Surf Fishing in Southern California - SC Surf Fishing

Common Fish Caught in the Southern California Surf

You never know what you're going to catch when surf fishing in Southern California. Here are some of the most common catches.

Barred Surf Perch

The Barred Surf Perch (or BSP) is the most common catch off the surf of Southern California. You can tell the BSP apart from other surf perch by looking for the bronze, brassy, or yellow vertical bars and spots on its side. They range anywhere from 3" to 17" long, the most common being around 8". The BSP is viviparous, meaning that it gives birth to live young while spawning.

Yellowfin Croaker

The Yellowfin Croaker (or YFC) will readily inhale artificial lures and offer up a solid fight on light tackle. You can tell these apart from other croaker species by looking for the yellow tint in the fins. It's not uncommon to find a "croaker hole" where you can catch a bunch of them in a row. They usually range in size from about 10" to 16"

California Corbina

The California Corbina, not to be confused with the CorVina, is possibly the most sought after fish in the Southern California surf zone. They're famous for coming right up to the sand line while feeding on sand crabs. Sight fishing for Corbina is possibly one of the most exciting and frustrating forms of surf fishing in the area. Throw out a nice soft shell sandcrab in the path of a cruising Corbina and hang on tight. They are well known for their drag ripping runs. You can ID a California Corbina by looking for the fleshy projection, or barbel, on the lower jaw and for its dark fins. The only other California croaker that has a barbel is the YFC (see above). The average size range for the California Corbina is about 14" to 24".

California Halibut

The California Halibut like to hang out on a sandy bottom while waiting to ambush some prey. They move in tight to the shoreline, during summer and early fall, to spawn. You can tell these apart from other flat fish by looking for a high arch in the lateral line, just above the pectoral fin. At the time of this writing (March 2005), the legal keep limit for the California Halibut is 22". Make sure that you measure it out if you decide to keep it for the dinner table.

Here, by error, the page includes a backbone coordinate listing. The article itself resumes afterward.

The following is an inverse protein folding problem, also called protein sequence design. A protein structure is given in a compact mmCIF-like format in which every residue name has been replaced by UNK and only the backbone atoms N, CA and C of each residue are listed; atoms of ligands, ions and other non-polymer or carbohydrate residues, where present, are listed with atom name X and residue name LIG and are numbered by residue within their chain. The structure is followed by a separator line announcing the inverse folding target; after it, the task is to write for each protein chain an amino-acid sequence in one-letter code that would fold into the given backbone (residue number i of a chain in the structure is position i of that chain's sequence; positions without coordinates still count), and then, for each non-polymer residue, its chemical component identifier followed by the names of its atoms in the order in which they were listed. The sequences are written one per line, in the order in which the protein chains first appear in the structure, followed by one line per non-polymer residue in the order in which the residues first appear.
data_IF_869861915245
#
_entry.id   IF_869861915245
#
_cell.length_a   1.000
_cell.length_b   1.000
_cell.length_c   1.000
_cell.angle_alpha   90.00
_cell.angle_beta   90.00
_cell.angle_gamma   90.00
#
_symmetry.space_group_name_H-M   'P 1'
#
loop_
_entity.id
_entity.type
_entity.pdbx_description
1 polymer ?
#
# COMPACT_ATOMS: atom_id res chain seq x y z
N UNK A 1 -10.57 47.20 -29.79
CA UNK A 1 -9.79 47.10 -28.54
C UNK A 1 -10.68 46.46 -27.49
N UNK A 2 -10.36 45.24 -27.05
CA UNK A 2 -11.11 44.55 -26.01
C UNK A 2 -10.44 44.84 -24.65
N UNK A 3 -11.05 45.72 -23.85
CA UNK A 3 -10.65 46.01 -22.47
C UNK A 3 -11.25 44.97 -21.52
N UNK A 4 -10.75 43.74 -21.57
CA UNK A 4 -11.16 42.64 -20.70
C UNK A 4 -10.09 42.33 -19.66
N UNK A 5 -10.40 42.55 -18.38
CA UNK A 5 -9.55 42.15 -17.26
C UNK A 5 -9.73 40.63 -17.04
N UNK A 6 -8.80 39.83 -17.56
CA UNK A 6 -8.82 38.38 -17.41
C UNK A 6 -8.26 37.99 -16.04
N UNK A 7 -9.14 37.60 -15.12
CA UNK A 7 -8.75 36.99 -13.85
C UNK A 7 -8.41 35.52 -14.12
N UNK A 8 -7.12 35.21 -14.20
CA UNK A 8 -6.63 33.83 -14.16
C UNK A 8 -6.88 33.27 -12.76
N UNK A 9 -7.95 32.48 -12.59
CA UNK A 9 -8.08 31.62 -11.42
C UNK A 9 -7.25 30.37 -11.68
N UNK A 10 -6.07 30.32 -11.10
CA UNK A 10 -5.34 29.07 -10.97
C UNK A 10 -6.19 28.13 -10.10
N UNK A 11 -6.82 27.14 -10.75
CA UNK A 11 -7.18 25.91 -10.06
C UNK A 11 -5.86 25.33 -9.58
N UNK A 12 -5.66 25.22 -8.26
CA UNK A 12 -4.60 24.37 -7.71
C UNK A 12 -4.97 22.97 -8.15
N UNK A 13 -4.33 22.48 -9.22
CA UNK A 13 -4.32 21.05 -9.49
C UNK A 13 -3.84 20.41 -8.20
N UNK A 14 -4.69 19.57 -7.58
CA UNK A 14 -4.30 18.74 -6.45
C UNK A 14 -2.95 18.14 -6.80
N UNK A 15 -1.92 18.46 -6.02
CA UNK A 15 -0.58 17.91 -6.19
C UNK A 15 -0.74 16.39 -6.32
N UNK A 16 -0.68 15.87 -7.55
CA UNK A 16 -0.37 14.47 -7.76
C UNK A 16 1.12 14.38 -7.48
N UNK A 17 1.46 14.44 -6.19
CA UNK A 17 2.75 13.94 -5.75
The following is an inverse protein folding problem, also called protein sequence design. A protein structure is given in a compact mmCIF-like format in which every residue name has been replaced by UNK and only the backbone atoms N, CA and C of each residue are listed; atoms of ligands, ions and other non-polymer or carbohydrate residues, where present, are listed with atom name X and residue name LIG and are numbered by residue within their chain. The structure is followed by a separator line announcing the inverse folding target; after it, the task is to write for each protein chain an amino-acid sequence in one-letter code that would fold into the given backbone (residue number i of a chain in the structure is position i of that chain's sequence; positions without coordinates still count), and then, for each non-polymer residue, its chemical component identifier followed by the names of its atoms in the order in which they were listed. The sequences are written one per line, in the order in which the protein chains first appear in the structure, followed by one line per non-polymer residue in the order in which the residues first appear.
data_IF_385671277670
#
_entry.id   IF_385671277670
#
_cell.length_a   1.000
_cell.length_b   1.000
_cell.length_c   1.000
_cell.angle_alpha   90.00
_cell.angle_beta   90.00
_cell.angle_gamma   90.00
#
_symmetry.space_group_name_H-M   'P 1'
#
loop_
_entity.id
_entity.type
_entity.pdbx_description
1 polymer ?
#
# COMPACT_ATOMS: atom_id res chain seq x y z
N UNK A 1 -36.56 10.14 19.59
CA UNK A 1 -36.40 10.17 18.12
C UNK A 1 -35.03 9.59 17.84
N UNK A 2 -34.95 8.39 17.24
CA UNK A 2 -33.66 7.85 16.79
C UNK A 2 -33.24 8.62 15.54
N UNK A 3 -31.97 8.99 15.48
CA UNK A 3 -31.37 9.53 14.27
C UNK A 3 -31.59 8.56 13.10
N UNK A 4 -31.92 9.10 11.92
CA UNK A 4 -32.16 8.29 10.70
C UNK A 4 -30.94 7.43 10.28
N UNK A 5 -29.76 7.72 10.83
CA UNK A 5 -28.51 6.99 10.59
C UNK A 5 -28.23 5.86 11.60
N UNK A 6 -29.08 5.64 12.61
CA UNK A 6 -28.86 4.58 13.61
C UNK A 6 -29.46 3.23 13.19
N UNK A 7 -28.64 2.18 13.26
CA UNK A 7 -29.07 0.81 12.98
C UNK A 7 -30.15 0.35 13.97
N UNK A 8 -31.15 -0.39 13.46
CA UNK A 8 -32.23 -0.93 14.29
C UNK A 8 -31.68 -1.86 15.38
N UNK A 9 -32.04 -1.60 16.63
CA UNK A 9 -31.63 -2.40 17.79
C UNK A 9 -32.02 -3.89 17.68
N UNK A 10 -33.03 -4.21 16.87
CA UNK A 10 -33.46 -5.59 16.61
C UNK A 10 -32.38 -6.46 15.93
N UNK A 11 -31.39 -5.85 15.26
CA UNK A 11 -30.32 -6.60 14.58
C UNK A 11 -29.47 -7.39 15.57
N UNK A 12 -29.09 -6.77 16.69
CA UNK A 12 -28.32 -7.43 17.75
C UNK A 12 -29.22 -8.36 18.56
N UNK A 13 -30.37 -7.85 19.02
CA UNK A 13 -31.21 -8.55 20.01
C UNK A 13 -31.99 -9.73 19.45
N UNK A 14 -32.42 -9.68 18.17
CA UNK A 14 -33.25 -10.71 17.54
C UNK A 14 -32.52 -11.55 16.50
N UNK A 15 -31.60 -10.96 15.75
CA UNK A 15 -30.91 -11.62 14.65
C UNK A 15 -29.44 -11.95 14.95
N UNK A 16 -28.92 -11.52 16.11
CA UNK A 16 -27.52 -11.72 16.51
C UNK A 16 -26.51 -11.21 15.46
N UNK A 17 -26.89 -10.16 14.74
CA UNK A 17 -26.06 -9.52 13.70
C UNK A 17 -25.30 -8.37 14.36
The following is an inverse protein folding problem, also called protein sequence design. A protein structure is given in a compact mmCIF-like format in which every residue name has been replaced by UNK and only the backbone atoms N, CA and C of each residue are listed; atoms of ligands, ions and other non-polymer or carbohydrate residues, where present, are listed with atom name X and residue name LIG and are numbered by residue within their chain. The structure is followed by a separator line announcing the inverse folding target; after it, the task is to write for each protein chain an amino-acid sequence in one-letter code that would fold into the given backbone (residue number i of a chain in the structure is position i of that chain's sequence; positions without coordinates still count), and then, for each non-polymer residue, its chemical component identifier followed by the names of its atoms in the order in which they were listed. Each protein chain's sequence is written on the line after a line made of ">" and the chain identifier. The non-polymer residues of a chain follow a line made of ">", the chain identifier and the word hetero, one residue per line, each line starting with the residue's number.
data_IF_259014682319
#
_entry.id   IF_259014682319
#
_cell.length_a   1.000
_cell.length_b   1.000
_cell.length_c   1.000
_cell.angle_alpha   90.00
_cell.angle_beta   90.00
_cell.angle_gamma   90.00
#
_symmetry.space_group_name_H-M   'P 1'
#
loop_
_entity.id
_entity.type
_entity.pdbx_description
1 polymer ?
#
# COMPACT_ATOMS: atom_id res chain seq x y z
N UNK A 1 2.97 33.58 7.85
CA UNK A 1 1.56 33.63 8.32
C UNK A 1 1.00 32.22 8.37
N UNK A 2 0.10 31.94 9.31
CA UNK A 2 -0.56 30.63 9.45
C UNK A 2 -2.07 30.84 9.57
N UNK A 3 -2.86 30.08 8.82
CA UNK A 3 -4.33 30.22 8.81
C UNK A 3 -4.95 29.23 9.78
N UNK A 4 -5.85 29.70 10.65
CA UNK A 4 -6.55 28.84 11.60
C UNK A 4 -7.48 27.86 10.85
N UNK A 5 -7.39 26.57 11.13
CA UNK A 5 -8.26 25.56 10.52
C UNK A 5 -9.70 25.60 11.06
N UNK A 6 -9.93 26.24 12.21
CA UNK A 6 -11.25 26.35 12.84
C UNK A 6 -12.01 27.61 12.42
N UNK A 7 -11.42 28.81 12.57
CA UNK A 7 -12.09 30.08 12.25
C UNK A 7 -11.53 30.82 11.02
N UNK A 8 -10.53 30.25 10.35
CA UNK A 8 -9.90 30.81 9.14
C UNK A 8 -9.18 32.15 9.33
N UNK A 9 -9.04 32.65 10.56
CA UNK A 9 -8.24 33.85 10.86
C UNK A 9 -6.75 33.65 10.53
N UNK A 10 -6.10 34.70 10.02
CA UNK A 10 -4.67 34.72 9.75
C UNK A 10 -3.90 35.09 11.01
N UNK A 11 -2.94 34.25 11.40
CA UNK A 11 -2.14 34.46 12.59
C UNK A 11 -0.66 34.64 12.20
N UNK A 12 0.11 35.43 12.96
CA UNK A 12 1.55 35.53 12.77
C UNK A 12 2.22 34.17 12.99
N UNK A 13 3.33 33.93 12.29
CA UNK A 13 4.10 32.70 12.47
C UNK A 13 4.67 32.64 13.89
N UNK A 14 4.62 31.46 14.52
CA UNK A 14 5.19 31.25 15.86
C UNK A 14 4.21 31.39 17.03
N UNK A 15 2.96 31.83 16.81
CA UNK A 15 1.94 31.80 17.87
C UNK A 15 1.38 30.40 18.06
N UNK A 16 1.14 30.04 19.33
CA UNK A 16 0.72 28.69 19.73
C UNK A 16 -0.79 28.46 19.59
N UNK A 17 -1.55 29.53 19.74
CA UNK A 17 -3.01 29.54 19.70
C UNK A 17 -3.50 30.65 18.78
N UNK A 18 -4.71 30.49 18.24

Bat Ray

The Bat Ray primarily feed for mollusks and crustaceans on the bottom. These brutes can run up to 180 pounds! They are well known for their long and steady runs and are a blast to catch if you're in the mood for pulling on a tenatious beast. Be careful while handling these fish because they have stingers located on the base of their tails. I've been stuck by one and it's painful!

Leopard Shark

The Leopard Shark is a common type of shark swimming around the surf zone of Southern California. They can get as big as 6' - 7' but they are a relatively harmless shark and will not usually attack people unless provoked (like when you're trying to hold them up for a picture). Don't be afraid of them. Just be respectful. Many say that they are great eating and the current size limit (as of March 2005) is 36" so make sure to measure it out before you decide to keep one.

Shovelnose Guitarfish

The Shovel Nose Guitarfish has a great name doesn't it? These guys are very common in the surf zone and will usually hit larger hardshell sandcrabs. They are surprisingly great fighters and range in size from 1' to 5'. They are truly beasts when they hit the 4' mark. Even the smaller ones offer up a good battle when you accidently hook one on your perch rig.

Spotfin Croaker

Alan (aka WSK) suggested to include this fish on the list. He says, "I usually catch them in the surf zone not in close like I do BSP and Butts.They hit hard and run like a freight train. Ghost Shrimp have been the ticket with these beasts but I am sure most other live/fresh bait will work. They make a great Croaking sound when out of the water." We don't catch too many up here in the LA area but there have been a few catches reported in the area.

Walleye Surfperch

Bigwaverider suggested that I add this fish to the list. He says, "Usually they are very small and I bet they would make great shark/butt bait. I have caught them from 3-7" maybe slightly bigger. They are annoying because you feel a BUNCH of taps then a hook up." These fish are fairly common in the LA area as well. They don't get very big so they're almost a pest fish. However, they'll often save the day if you're facing a zero fish day.

I'm sure that I'm missing some fish but these are the most common fish that I catch while surf fishing in Southern California. Feel free to join in on the discussion below if you have some species to add or want to talk about this article.

Article written by:
Tom Ito (aka Catfish)

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